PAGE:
The Fragile Families Challenge, described in more detail at the project website and blog, should be seen as part of the larger landscape of mass collaboration research. Perhaps the most well known example of a mass collaboration solving a big intellectual problem is Wikipedia, where a mass collaboration of volunteers created a fantastic encyclopedia that is available to everyone.

Collaboration in research is nothing new, of course. What is new, however, is that the digital age enables collaboration with a much larger and more diverse set of people: the billions of people around the world with Internet access. I expect that these new mass collaborations will yield amazing results not just because of the number of people involved but also because of their diverse skills and perspectives. How can we incorporate everyone with an Internet connection into our research process? What could you do with 100 research assistants? What about 100,000 skilled collaborators?

As I write in Bit by Bit, I think it is helpful to roughly distinguish between three types of mass collaboration projects: human computation, open call, and distributed data collectionHuman computation projects are ideally suited for easy-task-big-scale problems, such as labeling a million images. These are projects that in the past might have been performed by undergraduate research assistants. Contributions to human computation projects don’t require specialized skills, and the final output is typically an average of all of the contributions. A classic example of a human computation project is Galaxy Zoo, where a hundred thousand volunteers helped astronomers classify a million galaxies. Open call projects, on the other hand, are more suited for problems where you are looking for novel answers to clearly formulated questions. In the past, these are projects that might have involved asking colleagues. Contributions to open call projects come from people who may have specialized skills, and the final output is usually the best contribution. A classic example of an open call is the Netflix Prize, where thousands of scientists and hackers worked to develop new algorithms to predict customers’ ratings of movies. Finally, distributed data collection projects are ideally suited for large-scale data collection. These are projects that in the past might have been performed by undergraduate research assistants or survey research companies. Contributions to distributed data collection projects typically come from people who have access to locations that researchers do not, and the final product is a simple collection of the contributions. A classic example of a distributed data collection is eBird, in which hundreds of thousands of volunteers contribute reports about birds they see.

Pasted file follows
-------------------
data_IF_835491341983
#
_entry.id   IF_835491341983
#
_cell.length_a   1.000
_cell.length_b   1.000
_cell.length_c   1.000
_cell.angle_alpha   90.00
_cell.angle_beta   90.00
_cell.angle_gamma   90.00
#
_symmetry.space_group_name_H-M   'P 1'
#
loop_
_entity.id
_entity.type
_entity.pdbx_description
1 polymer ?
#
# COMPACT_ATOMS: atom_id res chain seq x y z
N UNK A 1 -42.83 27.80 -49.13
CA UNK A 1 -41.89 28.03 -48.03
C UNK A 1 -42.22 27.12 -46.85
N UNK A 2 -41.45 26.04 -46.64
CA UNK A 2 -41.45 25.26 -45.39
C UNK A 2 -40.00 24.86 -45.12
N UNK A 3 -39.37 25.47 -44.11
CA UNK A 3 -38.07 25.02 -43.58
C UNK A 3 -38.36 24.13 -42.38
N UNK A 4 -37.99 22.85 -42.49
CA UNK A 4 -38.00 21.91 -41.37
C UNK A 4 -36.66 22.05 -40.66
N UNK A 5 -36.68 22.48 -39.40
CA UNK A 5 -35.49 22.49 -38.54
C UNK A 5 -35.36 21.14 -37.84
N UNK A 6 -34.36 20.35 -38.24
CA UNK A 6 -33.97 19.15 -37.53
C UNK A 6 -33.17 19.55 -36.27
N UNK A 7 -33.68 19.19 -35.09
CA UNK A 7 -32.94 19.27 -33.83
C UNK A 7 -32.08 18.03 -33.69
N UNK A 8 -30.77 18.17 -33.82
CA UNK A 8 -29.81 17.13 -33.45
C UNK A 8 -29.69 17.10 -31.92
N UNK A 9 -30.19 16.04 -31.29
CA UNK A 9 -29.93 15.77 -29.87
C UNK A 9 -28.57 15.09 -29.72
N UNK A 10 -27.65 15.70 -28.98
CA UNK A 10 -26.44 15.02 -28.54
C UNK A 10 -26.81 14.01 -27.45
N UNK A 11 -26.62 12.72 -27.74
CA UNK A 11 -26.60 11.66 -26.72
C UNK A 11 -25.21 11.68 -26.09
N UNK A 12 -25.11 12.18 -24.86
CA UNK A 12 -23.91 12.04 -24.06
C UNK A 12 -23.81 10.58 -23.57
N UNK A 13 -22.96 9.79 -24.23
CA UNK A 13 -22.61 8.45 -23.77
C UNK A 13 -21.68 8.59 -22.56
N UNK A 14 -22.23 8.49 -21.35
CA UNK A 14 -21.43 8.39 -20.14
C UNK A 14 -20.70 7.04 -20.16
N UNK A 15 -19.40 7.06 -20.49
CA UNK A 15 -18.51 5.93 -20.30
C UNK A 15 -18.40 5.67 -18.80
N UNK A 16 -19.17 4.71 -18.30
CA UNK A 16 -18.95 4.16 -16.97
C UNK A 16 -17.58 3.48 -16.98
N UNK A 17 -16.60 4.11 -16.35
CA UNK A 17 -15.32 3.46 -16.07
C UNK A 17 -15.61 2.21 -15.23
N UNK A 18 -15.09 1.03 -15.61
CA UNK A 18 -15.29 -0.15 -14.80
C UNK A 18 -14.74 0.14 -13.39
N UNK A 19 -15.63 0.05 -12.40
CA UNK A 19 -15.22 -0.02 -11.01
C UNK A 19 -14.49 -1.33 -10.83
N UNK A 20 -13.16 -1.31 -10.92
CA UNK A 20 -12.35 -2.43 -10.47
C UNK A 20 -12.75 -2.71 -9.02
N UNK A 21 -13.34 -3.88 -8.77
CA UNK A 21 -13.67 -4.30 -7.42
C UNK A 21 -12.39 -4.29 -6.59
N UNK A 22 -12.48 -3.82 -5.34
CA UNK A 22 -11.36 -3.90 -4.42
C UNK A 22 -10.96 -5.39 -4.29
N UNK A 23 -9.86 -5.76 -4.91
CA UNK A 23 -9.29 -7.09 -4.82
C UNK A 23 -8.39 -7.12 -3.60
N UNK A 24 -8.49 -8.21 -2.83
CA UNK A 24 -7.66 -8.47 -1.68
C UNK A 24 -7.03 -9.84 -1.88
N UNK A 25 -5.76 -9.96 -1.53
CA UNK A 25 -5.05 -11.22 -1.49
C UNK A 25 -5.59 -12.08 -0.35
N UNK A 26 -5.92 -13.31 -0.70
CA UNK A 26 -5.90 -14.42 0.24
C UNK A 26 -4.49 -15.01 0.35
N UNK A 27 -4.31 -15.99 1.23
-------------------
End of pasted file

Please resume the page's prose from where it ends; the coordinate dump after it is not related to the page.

Given this way of organizing things, you can think of the Fragile Families Challenge as an open call project, and when designing the Challenge, I draw inspiration from the other open call projects that I wrote about such as the Netflix Prize, Foldit, and Peer-to-Patent.

If you’d like to learn more about how mass collaboration can be used in social research, I’d recommend reading Chapter 5 of Bit by Bit or watching this talk I gave at Stanford in the Human-Computer Interaction Seminar. If you’d like to learn more about the Fragile Families Challenge, which is ongoing, I’d recommend our project website and blog.  Finally, if you are interested in social science in the age of big data, I’d recommend reading all of Bit by Bit: Social Research in the Digital Age.

Matthew J. Salganik is professor of sociology at Princeton University, where he is also affiliated with the Center for Information Technology Policy and the Center for Statistics and Machine Learning. His research has been funded by Microsoft, Facebook, and Google, and has been featured on NPR and in such publications as the New Yorker, the New York Times, and the Wall Street Journal.